They did not likely consider OPS a key statistic in 1912, but outfielder Tris Speaker was already impressive with a .383 batting average. His OPS (on-base percentage plus slugging average) was equally applaudable at 1.031.

Speaker and pitcher Smoky Joe Wood, with his 34-5 record and 1.91 ERA over 344 innings, led the Boston Red Sox to a franchise-best 105-47 record (.691 winning percentage) and the World Series championship.

In 1915, Speaker and Wood still starred for Boston, along with 20-year-old Babe Ruth. The result: a 101-50 record and another title.

The Red Sox did not win 100 games again until 1946. A lineup that included Ted Williams, Bobby Doerr, Johnny Pesky and Dom DiMaggio paced Boston to a 104-50 mark. The Red Sox reached Game 7 of the World Series, losing to the St. Louis Cardinals.

Three historic seasons, without doubt.

Now comes another 100-plus-win Red Sox team. This 2018 version has stars who will likely be talked about for years – outfielders Mookie Betts (.339/1.055) and J.D. Martinez (.331/1.035) and a tall lefty named Chris Sale, with his 1.91 ERA and 221 strikeouts.

With 13 games remaining, Boston is 102-47. It’s a historic run for the Red Sox and, although Boston fans wait to see results in October, there must be appreciation for what this team has done.

Not only are the 2018 Red Sox only the fourth Boston team to win at least 100 games, but they are on pace to become one of the best regular-season teams in history.

While reaching the 100-win plateau is impressive – Boston became the 103rd team to get there, according to the Baseball Almanac – the Red Sox are on the threshold of exclusive territory. They can’t reach the major league record of 116 wins (set by the Cubs in 1906 and matched by the Mariners in 2001), but they could reach other milestones.

Even if Boston stumbles at the end and finishes with “only” 105 wins, it would join just 24 other teams to reach that mark and tie the 1915 Boston team; although that team did it in 152 games.

Teams never played more than 154 games until expansion brought a 162-game schedule (in 1961 for the American League and 1962 for the National League). The equivalent of winning 100 games in a 154-game schedule is 105 wins now.

Since the advent of the 162-game schedule, eight teams have reached 105 wins, but none since the 2004 St. Louis Cardinals.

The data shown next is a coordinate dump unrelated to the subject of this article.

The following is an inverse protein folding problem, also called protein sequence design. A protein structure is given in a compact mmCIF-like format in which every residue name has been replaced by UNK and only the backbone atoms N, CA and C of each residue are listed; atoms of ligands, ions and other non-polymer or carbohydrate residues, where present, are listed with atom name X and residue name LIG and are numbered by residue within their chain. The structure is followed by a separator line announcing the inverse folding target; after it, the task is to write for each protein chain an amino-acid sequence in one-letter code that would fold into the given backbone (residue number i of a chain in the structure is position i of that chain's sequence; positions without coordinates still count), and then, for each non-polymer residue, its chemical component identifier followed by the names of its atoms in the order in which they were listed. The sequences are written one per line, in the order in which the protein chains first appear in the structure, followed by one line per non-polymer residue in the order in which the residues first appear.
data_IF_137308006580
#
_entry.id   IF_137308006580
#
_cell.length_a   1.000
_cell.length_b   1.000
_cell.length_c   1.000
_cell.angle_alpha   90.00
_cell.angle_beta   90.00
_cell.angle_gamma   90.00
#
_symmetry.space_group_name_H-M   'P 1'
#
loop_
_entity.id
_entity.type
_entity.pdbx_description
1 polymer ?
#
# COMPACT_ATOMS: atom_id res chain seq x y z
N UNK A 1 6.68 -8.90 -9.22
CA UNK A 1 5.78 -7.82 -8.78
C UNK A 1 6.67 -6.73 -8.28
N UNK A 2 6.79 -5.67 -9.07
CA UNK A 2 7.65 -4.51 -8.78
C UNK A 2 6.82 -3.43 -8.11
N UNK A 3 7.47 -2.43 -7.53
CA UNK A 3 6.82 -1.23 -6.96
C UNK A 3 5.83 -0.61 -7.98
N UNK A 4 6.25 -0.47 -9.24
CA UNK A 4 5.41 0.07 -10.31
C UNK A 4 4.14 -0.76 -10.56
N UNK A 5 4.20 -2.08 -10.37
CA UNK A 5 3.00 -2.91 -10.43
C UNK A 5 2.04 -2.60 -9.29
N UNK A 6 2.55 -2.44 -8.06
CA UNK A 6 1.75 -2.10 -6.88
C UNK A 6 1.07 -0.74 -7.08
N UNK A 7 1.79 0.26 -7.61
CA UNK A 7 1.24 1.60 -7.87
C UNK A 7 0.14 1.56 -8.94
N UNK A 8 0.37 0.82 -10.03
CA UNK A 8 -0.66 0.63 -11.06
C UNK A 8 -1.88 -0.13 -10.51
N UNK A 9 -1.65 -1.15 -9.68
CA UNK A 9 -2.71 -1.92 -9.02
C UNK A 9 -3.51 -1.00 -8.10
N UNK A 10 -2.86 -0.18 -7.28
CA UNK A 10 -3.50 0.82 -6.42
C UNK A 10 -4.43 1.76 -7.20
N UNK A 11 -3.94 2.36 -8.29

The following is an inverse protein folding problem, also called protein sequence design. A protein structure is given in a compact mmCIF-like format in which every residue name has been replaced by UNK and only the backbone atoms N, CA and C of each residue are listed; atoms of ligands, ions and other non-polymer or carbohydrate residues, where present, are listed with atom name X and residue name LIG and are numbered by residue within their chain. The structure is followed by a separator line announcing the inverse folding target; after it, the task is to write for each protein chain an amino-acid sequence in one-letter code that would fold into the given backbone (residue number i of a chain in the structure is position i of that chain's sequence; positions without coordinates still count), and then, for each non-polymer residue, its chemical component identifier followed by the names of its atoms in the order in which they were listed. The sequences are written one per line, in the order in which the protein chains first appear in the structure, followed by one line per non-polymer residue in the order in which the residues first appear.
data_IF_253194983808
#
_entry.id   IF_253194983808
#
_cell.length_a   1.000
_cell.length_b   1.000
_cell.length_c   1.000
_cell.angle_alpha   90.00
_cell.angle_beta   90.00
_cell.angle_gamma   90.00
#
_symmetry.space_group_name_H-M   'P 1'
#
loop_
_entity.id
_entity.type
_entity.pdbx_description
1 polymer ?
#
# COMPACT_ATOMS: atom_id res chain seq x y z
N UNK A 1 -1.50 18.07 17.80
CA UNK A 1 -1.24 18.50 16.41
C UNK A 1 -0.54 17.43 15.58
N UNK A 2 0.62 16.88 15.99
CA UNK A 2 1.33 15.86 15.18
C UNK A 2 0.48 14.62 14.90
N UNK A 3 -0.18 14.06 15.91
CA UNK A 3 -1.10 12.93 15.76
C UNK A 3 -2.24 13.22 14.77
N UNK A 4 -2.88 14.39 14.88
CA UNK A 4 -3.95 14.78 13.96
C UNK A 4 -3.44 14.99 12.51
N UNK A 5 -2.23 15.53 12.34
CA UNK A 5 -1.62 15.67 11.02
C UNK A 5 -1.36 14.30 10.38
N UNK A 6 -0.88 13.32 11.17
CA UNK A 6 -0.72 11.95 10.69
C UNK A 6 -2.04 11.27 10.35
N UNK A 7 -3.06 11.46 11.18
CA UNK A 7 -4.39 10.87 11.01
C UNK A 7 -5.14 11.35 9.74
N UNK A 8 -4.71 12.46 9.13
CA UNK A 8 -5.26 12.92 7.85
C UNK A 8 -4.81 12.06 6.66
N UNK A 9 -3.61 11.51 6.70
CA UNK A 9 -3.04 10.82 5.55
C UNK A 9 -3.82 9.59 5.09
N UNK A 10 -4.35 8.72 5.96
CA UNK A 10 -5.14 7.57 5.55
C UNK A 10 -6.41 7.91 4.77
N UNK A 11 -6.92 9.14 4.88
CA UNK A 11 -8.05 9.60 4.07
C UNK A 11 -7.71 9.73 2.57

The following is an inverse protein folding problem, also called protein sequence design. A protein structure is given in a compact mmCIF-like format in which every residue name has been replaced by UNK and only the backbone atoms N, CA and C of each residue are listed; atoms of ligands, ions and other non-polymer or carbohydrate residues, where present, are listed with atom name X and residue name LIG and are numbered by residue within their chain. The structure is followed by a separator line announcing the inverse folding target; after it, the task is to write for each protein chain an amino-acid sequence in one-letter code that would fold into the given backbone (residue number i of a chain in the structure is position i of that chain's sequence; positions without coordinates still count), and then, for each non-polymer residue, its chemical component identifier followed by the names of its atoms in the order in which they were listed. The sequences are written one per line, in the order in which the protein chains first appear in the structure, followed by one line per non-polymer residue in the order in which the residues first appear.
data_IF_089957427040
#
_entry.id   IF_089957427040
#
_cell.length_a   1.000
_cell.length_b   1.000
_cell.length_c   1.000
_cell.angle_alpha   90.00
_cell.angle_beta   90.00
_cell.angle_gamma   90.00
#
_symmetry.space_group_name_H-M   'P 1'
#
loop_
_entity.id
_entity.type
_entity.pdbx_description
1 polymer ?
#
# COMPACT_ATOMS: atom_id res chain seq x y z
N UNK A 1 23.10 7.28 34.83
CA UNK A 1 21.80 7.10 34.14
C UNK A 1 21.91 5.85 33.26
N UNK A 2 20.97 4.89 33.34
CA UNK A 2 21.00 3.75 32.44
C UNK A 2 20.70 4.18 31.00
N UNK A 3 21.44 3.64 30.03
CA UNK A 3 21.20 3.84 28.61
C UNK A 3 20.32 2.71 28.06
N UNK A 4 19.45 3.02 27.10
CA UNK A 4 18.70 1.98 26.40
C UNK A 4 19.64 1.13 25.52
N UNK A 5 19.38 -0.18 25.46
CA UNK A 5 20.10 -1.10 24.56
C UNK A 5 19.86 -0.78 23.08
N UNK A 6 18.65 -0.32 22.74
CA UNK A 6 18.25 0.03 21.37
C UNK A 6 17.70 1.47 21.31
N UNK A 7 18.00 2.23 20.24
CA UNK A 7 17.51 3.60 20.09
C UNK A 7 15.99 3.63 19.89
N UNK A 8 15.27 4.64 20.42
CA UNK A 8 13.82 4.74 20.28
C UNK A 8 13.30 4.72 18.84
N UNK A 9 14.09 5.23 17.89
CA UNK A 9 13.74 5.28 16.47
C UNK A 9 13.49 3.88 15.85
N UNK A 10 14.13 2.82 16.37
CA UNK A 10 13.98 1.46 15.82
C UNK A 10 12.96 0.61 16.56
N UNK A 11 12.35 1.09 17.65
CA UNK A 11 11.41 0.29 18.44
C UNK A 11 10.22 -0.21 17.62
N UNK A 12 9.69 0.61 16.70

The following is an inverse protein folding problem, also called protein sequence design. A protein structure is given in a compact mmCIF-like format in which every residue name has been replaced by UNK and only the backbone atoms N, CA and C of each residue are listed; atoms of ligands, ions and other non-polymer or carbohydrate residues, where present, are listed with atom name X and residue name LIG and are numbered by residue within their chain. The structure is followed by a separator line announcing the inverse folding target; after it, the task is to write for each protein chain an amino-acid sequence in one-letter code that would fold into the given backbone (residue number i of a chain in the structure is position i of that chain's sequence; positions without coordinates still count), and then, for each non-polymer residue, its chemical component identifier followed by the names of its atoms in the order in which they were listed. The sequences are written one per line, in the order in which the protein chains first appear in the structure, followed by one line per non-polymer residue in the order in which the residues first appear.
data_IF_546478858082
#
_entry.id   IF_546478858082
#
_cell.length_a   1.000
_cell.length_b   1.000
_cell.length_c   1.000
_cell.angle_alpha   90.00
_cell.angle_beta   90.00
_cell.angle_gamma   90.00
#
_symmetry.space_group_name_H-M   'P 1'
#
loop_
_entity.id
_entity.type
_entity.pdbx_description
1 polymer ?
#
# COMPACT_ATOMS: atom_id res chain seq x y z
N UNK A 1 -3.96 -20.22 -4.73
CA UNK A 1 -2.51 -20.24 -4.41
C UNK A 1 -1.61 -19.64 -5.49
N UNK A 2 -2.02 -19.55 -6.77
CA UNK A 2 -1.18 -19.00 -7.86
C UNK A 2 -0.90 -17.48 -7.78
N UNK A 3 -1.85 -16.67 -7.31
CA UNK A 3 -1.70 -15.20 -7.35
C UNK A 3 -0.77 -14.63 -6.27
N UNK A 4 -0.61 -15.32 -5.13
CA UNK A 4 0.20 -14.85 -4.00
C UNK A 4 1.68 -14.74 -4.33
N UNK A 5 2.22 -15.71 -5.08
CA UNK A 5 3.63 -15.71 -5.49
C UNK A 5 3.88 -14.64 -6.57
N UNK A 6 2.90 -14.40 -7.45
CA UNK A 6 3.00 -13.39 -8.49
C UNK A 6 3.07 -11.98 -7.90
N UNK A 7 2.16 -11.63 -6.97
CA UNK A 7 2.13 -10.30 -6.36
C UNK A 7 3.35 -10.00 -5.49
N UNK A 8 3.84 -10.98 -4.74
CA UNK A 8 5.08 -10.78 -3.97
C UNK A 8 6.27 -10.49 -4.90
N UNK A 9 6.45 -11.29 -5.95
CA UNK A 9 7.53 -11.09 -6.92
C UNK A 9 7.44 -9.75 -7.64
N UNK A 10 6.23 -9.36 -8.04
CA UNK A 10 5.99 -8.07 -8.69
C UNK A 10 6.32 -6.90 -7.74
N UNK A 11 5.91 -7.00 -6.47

Those Cardinals are part of Red Sox history, of course, because Boston swept that St. Louis team, winning its first World Series since 1918.

That brings us to equating regular-season success with postseason celebrations.

Of the 24 teams that won 105 games, 15 won the World Series. But as the playoff format expanded to include two more rounds, plus a wild-card game, postseason success has become more difficult.

Before 1969, when the postseason simply consisted of the World Series, 11 of the 16 teams that won at least 105 games also won the championship.

From 1969 to 1993, even with the addition of two more playoff teams, all four teams with at least 105 wins reached the World Series – the 1969 Orioles (109 wins), the 1970 Orioles (108), the 1975 Reds (108) and 1986 Mets (108).

The 1969 Orioles ran into the Amazin’ Mets and lost the World Series. The 1970 Orioles topped the Reds. As for 1975 and 1986, Red Sox fans know all too well about those, with Boston losing both of those World Series in seven games.

In 1995, the playoffs were expanded to eight teams. Since then, four more teams have recorded at least 105 wins. Only two reached the World Series, and only one became champion.

In 1998, the 114-win Yankees seemed on a course to meet the 106-win Braves in the World Series. But Atlanta could not beat San Diego’s pitching in the NLCS. New York then swept the Padres.

The 2001 Mariners were a powerhouse but, across the continent, a team in New York was still a dynasty. In the 2001 ALCS, Andy Pettitte won two games and Paul O’Neil batted .417 as the Yankees topped Seattle four games to one. New York then lost to Arizona in the World Series.

The 2004 Cardinals went 105-57. But Boston (98-64) got on a roll and stopped St. Louis – reversing the roles of 1946 when the 98-win Cardinals topped the Red Sox.

As for this 2018 Boston team, fans are nervous about the postseason. It’s too early to look back on this magical year.

But give it time. This 2018 season is one to be appreciated.

Kevin Thomas can be reached at 791-6411 or:

[email protected]

Twitter: ClearTheBases